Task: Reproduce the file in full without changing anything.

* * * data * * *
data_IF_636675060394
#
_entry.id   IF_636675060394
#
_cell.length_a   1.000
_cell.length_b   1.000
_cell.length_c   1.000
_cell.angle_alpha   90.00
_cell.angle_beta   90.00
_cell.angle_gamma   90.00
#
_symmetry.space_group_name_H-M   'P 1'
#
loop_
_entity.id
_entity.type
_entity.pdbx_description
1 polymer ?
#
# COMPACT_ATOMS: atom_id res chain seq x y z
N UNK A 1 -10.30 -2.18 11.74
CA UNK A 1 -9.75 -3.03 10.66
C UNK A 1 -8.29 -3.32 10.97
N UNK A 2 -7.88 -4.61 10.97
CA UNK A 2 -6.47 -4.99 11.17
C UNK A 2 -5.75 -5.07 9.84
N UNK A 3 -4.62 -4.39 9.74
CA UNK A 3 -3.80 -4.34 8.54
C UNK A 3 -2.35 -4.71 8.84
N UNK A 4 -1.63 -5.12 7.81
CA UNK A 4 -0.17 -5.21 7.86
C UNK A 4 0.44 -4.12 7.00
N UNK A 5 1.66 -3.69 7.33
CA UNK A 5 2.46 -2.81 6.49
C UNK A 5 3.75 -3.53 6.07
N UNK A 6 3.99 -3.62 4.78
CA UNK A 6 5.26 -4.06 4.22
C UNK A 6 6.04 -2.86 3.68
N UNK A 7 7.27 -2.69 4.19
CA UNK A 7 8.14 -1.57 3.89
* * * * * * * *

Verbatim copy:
data_IF_636675060394
#
_entry.id   IF_636675060394
#
_cell.length_a   1.000
_cell.length_b   1.000
_cell.length_c   1.000
_cell.angle_alpha   90.00
_cell.angle_beta   90.00
_cell.angle_gamma   90.00
#
_symmetry.space_group_name_H-M   'P 1'
#
loop_
_entity.id
_entity.type
_entity.pdbx_description
1 polymer ?
#
# COMPACT_ATOMS: atom_id res chain seq x y z
N UNK A 1 -10.30 -2.18 11.74
CA UNK A 1 -9.75 -3.03 10.66
C UNK A 1 -8.29 -3.32 10.97
N UNK A 2 -7.88 -4.61 10.97
CA UNK A 2 -6.47 -4.99 11.17
C UNK A 2 -5.75 -5.07 9.84
N UNK A 3 -4.62 -4.39 9.74
CA UNK A 3 -3.80 -4.34 8.54
C UNK A 3 -2.35 -4.71 8.84
N UNK A 4 -1.63 -5.12 7.81
CA UNK A 4 -0.17 -5.21 7.86
C UNK A 4 0.44 -4.12 7.00
N UNK A 5 1.66 -3.69 7.33
CA UNK A 5 2.46 -2.81 6.49
C UNK A 5 3.75 -3.53 6.07
N UNK A 6 3.99 -3.62 4.78
CA UNK A 6 5.26 -4.06 4.22
C UNK A 6 6.04 -2.86 3.68
N UNK A 7 7.27 -2.69 4.19
CA UNK A 7 8.14 -1.57 3.89